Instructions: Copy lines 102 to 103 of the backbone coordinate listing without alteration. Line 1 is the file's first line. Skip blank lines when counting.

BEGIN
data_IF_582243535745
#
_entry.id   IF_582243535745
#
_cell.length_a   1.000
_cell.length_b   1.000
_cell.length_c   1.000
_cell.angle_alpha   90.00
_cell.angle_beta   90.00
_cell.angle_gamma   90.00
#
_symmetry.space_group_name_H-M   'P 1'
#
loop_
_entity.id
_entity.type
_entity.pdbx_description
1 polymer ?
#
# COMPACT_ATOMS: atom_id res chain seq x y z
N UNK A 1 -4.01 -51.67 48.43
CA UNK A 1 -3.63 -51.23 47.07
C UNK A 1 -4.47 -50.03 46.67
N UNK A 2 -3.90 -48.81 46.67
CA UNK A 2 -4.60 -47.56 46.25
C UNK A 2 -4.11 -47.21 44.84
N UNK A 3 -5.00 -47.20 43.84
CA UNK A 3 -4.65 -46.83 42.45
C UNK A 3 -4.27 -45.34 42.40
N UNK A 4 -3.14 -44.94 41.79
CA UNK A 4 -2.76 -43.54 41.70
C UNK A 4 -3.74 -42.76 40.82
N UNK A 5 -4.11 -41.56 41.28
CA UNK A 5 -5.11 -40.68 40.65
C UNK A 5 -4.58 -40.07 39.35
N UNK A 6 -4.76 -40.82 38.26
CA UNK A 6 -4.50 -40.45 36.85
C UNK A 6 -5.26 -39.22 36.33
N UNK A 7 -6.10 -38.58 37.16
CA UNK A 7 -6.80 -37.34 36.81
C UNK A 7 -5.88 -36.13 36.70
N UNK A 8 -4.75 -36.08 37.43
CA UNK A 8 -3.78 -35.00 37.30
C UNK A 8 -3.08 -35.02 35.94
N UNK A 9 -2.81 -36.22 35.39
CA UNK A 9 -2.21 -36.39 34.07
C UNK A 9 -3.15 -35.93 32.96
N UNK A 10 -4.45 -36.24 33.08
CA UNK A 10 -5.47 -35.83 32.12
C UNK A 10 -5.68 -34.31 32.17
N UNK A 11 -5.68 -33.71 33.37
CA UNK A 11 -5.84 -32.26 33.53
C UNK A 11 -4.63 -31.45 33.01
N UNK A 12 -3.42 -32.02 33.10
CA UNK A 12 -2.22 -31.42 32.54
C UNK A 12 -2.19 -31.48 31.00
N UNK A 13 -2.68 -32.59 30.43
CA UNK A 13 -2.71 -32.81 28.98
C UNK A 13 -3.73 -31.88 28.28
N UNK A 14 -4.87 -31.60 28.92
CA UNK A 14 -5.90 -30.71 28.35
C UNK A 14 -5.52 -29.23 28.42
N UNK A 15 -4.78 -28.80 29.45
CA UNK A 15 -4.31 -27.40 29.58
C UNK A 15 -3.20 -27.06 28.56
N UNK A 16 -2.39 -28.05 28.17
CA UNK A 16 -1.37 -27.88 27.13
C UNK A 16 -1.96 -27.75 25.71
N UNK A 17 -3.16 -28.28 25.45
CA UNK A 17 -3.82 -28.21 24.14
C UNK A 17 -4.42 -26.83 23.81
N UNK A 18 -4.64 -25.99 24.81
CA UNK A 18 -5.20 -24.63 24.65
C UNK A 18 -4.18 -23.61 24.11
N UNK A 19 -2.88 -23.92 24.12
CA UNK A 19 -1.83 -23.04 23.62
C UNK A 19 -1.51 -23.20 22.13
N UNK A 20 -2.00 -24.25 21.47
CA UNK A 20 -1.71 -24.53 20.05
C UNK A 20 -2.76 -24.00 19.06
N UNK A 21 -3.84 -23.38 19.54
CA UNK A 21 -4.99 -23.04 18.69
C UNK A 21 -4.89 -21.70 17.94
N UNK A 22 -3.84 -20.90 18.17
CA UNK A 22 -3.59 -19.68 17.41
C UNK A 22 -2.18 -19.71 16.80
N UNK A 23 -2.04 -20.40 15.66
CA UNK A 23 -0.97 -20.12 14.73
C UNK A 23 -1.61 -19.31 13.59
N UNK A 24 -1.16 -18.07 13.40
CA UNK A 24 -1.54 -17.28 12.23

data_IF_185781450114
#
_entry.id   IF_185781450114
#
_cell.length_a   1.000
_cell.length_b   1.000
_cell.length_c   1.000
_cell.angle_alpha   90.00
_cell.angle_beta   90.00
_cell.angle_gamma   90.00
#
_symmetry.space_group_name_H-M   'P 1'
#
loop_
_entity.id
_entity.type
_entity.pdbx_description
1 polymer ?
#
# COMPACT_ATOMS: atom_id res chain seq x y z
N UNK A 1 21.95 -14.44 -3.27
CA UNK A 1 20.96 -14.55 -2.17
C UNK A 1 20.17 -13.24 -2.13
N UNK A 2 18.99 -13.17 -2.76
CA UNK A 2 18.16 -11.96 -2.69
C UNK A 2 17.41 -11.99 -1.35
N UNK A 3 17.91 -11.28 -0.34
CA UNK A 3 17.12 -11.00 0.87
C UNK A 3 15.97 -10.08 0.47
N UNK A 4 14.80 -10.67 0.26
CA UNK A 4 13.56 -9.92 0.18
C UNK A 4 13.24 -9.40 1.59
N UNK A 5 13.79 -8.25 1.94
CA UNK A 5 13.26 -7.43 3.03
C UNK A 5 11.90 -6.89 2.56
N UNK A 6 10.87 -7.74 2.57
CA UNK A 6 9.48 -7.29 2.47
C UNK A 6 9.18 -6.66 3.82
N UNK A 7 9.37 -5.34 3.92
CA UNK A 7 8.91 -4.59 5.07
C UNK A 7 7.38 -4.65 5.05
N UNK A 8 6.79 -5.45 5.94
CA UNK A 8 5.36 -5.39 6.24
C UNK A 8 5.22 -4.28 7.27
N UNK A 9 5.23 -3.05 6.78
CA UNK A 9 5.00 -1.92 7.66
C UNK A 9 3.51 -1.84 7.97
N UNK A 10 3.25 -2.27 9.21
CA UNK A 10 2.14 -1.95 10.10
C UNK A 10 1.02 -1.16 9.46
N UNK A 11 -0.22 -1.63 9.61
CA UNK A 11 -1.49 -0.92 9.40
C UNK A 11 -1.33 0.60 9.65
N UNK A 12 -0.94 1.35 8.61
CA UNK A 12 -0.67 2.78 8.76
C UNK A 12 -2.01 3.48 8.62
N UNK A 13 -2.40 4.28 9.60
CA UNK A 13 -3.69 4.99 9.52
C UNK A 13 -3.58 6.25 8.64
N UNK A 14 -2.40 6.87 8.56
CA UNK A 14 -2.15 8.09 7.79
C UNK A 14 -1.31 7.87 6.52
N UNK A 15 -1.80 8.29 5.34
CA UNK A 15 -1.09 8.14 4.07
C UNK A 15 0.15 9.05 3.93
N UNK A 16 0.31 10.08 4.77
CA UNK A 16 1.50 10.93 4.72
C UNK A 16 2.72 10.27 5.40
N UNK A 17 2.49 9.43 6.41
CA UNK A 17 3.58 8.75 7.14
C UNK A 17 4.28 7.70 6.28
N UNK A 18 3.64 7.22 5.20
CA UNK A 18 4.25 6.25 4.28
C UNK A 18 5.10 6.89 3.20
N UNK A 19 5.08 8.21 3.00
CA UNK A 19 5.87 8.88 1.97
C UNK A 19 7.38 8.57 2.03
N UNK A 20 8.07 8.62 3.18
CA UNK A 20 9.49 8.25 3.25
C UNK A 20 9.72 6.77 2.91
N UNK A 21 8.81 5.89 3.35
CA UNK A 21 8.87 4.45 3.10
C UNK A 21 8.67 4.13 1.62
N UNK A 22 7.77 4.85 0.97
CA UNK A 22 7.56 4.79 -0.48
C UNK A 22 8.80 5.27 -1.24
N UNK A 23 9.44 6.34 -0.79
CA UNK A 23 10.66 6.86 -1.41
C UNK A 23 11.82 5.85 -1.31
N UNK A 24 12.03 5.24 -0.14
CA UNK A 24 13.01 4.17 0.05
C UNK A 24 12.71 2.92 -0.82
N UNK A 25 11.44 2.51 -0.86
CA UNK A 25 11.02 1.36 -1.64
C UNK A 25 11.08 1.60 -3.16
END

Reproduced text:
#
_symmetry.space_group_name_H-M   'P 1'